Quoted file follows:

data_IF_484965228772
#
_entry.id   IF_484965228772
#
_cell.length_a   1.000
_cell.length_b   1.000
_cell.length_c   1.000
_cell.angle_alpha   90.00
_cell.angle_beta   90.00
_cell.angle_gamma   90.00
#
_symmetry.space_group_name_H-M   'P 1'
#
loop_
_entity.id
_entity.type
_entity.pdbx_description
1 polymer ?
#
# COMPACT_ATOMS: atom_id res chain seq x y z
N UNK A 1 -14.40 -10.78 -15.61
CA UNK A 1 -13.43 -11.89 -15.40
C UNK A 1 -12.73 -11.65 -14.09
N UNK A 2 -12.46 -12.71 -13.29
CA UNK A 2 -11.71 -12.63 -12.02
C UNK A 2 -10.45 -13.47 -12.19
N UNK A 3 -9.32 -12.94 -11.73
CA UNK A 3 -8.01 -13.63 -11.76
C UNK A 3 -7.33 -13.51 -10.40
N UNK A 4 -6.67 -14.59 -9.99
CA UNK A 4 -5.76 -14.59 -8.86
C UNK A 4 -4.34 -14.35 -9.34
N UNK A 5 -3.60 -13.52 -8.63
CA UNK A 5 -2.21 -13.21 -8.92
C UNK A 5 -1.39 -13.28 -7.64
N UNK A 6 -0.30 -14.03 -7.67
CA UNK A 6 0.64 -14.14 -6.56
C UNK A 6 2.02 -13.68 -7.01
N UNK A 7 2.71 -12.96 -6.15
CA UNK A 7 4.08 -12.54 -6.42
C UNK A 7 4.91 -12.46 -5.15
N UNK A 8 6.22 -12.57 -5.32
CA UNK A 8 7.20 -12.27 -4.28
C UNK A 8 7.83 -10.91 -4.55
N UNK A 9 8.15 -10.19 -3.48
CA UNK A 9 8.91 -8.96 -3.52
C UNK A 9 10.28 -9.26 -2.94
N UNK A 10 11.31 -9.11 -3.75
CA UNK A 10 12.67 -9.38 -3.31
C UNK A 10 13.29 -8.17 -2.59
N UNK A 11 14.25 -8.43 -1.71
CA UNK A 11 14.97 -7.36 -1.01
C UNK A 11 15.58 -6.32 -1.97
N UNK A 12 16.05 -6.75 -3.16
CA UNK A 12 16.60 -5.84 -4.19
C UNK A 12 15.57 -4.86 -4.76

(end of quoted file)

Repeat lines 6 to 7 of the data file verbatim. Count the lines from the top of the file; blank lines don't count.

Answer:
_cell.length_b   1.000
_cell.length_c   1.000